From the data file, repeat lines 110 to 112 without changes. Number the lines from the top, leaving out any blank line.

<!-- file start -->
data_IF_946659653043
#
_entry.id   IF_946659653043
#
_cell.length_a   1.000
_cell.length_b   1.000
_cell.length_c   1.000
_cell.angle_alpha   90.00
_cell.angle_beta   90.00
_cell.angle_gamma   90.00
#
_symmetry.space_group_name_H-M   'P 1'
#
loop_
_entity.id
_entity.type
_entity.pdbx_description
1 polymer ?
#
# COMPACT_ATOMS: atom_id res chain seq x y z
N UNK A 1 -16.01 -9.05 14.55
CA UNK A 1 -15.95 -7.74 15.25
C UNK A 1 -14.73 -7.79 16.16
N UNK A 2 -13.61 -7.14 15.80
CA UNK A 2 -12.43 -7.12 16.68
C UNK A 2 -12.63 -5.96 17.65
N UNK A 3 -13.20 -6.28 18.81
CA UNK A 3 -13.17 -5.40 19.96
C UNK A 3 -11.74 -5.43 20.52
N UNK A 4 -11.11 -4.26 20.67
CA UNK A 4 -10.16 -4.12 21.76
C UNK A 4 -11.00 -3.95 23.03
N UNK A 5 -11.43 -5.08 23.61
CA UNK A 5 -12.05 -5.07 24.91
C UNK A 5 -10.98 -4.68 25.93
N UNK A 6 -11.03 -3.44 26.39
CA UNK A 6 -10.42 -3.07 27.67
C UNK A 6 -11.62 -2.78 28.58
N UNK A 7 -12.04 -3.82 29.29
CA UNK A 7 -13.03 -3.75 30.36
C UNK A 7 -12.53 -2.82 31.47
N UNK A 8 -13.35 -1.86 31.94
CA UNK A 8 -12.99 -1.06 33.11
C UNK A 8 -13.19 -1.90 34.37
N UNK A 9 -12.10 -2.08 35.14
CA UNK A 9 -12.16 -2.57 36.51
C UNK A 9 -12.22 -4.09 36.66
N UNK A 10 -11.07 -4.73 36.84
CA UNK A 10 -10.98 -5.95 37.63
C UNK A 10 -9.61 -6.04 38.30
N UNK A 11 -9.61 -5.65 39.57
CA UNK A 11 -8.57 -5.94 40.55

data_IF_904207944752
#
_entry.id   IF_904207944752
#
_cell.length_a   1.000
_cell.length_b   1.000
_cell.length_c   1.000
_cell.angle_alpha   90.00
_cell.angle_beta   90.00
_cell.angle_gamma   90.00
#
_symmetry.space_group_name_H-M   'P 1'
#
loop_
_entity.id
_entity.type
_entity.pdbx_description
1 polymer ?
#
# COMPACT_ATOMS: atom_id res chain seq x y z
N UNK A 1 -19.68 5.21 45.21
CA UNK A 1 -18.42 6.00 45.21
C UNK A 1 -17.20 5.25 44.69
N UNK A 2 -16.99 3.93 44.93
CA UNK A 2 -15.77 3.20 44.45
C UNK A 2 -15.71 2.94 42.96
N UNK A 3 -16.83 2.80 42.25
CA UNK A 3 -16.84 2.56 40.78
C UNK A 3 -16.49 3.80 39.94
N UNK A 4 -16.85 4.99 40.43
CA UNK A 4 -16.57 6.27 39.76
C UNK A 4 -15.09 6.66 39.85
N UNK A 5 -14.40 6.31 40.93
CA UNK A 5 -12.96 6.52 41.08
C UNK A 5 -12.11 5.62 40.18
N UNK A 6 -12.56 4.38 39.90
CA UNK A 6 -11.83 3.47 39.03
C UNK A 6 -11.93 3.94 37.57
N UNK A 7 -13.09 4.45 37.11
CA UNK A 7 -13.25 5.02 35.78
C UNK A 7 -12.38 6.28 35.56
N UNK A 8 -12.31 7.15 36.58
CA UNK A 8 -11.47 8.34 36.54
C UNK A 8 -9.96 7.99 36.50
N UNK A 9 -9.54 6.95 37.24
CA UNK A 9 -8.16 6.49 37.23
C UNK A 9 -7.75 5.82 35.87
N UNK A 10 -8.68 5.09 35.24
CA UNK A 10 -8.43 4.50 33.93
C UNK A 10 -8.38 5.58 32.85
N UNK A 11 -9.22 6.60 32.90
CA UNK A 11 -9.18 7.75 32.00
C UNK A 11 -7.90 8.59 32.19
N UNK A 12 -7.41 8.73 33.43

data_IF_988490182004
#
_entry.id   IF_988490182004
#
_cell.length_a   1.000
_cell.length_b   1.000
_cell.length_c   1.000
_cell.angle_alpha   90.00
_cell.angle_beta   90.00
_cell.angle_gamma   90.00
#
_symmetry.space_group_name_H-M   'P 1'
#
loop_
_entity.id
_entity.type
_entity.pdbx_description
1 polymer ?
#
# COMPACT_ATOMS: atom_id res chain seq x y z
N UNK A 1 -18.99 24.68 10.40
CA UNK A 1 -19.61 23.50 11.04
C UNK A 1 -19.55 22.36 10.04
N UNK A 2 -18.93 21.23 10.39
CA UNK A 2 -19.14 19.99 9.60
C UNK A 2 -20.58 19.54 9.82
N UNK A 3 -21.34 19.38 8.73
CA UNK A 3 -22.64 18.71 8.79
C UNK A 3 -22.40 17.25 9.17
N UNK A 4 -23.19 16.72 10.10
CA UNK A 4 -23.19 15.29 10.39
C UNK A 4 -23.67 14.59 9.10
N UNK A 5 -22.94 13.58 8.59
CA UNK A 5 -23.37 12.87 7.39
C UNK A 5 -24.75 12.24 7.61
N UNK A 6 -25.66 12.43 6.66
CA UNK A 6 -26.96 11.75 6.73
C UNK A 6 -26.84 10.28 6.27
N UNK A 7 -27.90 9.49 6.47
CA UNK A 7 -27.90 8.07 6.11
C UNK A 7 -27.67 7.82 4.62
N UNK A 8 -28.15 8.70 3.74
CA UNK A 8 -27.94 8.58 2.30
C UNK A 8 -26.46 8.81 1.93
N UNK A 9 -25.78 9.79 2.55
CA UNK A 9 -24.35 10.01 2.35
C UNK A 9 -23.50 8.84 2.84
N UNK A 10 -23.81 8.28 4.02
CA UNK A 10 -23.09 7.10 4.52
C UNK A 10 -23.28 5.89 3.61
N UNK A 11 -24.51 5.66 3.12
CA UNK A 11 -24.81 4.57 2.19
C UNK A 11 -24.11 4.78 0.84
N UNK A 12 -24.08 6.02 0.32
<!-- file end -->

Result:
#
_cell.length_a   1.000
_cell.length_b   1.000